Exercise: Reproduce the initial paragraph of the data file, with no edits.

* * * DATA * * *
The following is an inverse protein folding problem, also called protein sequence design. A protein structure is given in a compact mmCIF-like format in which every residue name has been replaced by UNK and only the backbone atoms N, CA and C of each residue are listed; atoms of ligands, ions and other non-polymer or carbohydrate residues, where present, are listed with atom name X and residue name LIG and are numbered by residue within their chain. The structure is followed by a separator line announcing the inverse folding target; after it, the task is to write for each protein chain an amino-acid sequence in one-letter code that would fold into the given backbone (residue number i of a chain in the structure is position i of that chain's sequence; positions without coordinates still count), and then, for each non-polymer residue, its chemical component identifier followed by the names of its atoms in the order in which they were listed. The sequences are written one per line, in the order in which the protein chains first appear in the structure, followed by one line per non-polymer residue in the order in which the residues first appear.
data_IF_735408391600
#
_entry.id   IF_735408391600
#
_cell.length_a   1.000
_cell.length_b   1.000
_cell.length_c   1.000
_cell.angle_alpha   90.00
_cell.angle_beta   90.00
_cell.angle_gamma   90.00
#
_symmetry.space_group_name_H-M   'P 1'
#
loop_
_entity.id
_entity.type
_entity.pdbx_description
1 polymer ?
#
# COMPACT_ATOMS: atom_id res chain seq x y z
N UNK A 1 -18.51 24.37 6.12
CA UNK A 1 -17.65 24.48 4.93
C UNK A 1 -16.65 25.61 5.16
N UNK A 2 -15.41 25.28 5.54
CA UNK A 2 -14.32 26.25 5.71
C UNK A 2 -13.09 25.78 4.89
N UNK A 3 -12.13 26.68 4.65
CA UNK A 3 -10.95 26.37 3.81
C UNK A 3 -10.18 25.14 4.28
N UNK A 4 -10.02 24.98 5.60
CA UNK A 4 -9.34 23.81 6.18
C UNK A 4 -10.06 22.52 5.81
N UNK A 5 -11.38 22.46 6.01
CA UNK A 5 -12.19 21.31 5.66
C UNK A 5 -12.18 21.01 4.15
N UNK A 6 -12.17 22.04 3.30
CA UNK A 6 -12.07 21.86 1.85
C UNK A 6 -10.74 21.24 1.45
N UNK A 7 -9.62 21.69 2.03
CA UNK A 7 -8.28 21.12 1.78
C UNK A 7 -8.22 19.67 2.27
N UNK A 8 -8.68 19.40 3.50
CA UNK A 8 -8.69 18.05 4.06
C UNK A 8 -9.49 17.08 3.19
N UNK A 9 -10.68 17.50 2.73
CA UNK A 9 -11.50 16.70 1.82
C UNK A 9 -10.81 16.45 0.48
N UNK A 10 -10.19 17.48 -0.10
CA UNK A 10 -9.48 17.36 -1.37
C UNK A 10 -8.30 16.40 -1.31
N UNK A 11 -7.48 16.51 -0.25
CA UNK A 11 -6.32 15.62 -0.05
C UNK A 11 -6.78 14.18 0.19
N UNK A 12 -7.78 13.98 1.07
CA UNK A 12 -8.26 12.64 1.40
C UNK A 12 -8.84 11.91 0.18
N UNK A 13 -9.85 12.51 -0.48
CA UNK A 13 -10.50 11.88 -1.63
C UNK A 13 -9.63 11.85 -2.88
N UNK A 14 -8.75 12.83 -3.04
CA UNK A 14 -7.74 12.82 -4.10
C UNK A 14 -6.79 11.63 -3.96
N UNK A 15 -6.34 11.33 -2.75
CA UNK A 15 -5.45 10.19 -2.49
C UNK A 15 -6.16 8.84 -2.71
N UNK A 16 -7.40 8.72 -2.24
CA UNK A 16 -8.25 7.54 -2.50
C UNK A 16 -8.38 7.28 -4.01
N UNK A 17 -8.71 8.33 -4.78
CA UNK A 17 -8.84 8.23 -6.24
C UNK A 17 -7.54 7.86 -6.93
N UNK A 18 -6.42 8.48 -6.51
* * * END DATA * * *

The following is an inverse protein folding problem, also called protein sequence design. A protein structure is given in a compact mmCIF-like format in which every residue name has been replaced by UNK and only the backbone atoms N, CA and C of each residue are listed; atoms of ligands, ions and other non-polymer or carbohydrate residues, where present, are listed with atom name X and residue name LIG and are numbered by residue within their chain. The structure is followed by a separator line announcing the inverse folding target; after it, the task is to write for each protein chain an amino-acid sequence in one-letter code that would fold into the given backbone (residue number i of a chain in the structure is position i of that chain's sequence; positions without coordinates still count), and then, for each non-polymer residue, its chemical component identifier followed by the names of its atoms in the order in which they were listed. The sequences are written one per line, in the order in which the protein chains first appear in the structure, followed by one line per non-polymer residue in the order in which the residues first appear.